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hardware abstraction layer


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Definition: RAMAC


(Random Access Method of Accounting and Control) The first hard disk computer, introduced by IBM in 1956. All 50 of its 24" platters together held a total of five million 8-bit alphanumeric characters (5MB). Weighing more than a ton, RAMAC was half computer, half tabulator, and more than a thousand units were built until production ceased in 1961. The RAMAC had a drum memory for program storage, but its I/O was wired by plugboard. The machine was a major breakthrough as all prior computer storage used magnetic tape.

RAMAC leased for USD $38,400 per year, equivalent to roughly $300,000 in 2020 dollars. About a third of the cost was RAMAC's "huge" disk system. However, 60 years later, that same amount of storage cost less than one thousandth of one cent on a multi-terabyte hard drive. See tabulator.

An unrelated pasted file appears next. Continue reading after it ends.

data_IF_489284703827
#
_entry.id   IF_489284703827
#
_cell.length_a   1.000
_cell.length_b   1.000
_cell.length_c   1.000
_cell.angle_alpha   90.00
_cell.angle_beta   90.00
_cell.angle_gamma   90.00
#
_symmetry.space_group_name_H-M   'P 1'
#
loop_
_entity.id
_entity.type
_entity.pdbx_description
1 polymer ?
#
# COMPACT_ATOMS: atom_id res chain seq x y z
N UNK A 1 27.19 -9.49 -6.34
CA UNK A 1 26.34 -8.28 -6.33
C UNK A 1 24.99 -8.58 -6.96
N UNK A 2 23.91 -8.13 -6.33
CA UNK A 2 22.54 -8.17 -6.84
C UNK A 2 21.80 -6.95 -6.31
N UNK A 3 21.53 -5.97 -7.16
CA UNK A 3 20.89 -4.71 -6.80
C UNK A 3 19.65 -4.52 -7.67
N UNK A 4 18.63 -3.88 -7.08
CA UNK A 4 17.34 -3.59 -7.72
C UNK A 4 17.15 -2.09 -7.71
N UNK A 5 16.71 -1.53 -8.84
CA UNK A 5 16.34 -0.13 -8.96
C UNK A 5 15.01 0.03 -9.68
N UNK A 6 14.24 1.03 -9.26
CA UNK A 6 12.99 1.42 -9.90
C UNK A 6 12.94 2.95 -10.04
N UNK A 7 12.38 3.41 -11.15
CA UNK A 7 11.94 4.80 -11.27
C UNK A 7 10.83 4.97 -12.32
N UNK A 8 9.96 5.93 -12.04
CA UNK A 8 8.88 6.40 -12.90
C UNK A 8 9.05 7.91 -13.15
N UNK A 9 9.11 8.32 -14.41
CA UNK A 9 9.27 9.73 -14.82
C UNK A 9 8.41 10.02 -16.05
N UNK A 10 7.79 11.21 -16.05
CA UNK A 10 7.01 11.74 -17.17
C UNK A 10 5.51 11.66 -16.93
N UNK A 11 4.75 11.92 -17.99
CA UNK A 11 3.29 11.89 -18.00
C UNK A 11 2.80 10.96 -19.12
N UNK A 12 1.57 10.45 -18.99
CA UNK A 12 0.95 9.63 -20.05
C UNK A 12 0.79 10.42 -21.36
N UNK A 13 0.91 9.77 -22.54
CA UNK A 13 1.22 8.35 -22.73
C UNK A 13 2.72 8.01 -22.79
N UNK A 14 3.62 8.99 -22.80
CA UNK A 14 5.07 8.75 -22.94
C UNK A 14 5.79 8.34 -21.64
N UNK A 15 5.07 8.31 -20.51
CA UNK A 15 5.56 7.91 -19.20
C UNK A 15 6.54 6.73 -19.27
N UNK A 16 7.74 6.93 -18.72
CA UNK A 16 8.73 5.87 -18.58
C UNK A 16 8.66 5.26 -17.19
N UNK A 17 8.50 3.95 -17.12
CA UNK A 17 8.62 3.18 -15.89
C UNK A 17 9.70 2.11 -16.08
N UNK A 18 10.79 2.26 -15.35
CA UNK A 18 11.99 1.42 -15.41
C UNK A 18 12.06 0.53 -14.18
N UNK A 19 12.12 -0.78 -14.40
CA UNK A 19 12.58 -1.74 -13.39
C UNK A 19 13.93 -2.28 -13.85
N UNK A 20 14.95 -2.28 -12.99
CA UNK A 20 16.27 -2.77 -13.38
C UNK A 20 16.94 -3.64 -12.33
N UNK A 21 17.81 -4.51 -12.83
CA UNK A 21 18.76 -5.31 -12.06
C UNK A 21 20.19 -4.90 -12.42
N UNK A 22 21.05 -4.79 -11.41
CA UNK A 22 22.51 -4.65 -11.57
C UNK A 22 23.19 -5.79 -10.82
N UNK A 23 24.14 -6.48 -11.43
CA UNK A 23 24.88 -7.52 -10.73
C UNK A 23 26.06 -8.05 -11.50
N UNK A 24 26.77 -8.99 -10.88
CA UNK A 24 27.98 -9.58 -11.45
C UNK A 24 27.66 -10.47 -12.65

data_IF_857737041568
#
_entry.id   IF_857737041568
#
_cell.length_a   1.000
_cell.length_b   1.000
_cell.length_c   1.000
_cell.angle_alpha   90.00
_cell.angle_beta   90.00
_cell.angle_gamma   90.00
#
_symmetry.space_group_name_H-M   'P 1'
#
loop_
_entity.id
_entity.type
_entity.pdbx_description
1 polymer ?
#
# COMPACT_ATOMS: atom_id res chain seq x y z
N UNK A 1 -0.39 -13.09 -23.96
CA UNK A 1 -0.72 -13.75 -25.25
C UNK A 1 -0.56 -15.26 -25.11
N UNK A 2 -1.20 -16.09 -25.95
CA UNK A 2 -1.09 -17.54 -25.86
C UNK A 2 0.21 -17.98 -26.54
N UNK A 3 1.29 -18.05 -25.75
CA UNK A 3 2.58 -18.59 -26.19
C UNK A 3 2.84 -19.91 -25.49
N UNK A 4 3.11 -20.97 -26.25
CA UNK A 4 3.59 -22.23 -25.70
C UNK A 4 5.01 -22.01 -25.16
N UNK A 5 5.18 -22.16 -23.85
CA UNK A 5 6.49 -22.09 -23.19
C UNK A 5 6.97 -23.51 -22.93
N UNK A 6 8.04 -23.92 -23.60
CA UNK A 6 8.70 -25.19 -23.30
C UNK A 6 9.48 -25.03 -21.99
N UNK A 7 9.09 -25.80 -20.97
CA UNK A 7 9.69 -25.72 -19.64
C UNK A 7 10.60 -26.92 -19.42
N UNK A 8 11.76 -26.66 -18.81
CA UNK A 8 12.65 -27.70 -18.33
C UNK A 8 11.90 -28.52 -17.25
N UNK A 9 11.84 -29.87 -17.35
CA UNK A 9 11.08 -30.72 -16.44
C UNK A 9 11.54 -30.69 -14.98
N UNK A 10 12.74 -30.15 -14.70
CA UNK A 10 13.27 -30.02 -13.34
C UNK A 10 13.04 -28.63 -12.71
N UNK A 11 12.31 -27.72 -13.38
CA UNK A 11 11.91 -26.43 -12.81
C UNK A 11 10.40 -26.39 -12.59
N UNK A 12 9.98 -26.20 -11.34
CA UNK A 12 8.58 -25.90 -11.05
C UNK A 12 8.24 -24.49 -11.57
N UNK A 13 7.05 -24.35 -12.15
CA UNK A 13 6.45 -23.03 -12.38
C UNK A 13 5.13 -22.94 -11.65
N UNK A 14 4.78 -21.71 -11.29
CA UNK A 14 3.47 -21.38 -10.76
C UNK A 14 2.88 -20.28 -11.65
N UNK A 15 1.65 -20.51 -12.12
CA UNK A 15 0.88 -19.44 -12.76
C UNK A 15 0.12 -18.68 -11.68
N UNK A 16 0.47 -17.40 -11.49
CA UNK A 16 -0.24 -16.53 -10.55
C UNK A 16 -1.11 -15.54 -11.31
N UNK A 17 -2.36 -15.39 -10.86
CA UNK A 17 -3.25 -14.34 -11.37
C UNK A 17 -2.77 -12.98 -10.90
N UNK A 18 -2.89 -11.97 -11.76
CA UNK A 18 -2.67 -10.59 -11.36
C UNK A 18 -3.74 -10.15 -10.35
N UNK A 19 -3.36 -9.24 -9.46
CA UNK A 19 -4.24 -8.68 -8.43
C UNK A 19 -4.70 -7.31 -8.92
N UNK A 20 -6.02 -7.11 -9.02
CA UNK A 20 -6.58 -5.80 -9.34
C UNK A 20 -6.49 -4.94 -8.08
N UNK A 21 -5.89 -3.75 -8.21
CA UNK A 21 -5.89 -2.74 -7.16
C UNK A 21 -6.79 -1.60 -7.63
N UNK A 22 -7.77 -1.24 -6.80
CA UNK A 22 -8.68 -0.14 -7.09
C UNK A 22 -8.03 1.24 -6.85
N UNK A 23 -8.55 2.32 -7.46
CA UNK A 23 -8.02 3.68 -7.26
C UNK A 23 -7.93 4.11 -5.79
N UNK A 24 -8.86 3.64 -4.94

The RAMAC - One MP3 File
Although this was amazing technology in 1956, RAMAC's 50 platters in total held the equivalent of "one" MP3 music file. (Images courtesy of IBM.)






RAMAC Resurrected
In 1994, IBM reinstated the RAMAC name for its hard disk arrays. In 38 years, areal density vaulted from two thousand to 260 million bits per square inch, and access time decreased from 600 milliseconds to 9.5. (Image courtesy of IBM.)






Would They Have Believed It?
A sale at Staples for 25,000 times as much storage cost 1/1000th of one month's rent of the RAMAC in 2020 dollars.